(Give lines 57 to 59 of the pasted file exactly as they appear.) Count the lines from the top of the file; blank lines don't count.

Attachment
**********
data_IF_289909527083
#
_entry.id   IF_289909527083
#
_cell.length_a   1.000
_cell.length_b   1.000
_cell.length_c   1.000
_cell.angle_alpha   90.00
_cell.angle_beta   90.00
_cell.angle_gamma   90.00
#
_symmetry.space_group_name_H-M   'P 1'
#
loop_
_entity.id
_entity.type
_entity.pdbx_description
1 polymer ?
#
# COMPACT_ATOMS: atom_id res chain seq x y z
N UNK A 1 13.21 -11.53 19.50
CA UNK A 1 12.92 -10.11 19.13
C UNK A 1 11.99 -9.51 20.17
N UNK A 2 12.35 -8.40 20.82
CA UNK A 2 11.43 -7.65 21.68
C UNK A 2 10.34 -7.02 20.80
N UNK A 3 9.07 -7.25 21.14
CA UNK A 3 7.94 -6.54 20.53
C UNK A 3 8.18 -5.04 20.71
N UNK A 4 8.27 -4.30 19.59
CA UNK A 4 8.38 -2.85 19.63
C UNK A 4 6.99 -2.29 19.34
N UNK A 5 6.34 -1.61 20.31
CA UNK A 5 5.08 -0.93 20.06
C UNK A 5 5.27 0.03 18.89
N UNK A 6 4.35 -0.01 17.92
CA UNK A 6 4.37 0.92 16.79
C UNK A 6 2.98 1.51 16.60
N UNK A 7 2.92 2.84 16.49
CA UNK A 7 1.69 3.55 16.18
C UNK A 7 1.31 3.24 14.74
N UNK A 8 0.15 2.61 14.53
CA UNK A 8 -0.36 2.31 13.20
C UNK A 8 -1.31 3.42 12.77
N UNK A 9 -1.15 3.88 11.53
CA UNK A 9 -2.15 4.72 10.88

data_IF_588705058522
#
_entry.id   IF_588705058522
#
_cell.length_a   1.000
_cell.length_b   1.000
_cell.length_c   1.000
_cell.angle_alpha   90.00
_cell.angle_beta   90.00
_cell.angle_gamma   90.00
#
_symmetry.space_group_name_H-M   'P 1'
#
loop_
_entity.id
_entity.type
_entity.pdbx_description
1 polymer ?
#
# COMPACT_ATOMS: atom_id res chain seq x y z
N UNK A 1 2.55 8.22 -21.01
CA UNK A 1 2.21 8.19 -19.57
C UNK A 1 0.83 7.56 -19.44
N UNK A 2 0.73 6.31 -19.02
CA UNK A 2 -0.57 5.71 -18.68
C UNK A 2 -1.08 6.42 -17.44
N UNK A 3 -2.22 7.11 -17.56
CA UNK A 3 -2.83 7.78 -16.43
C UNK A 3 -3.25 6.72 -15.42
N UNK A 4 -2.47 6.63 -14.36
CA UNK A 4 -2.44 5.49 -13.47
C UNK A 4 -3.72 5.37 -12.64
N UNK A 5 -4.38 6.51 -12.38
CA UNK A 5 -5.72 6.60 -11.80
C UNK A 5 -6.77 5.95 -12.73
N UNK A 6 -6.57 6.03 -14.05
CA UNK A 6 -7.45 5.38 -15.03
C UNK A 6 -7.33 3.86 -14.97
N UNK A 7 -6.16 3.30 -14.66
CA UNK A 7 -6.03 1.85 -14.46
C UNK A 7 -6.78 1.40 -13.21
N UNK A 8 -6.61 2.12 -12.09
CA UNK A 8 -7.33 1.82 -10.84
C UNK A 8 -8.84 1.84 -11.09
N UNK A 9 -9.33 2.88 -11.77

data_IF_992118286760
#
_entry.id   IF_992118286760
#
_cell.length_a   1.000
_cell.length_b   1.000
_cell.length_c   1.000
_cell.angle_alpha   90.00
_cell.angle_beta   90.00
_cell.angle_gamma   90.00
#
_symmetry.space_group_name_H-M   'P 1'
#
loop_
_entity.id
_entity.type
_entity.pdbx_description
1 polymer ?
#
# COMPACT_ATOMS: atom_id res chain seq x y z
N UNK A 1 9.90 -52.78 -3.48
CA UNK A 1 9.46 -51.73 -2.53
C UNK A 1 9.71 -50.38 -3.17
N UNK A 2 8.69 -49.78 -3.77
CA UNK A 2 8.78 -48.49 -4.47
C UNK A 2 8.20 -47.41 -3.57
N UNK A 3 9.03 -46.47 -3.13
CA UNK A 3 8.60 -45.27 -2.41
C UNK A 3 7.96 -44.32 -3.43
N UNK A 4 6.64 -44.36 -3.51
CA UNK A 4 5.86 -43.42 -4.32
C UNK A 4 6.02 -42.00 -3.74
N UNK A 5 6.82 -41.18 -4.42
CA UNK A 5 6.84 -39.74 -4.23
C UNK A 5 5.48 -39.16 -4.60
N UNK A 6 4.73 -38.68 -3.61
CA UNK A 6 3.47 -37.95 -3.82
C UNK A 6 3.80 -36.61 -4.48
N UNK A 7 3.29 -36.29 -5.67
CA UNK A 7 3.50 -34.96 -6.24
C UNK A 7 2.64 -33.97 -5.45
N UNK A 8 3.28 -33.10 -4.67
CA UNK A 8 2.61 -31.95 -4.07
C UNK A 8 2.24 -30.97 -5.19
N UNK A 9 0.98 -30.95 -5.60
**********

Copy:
#
_symmetry.space_group_name_H-M   'P 1'
#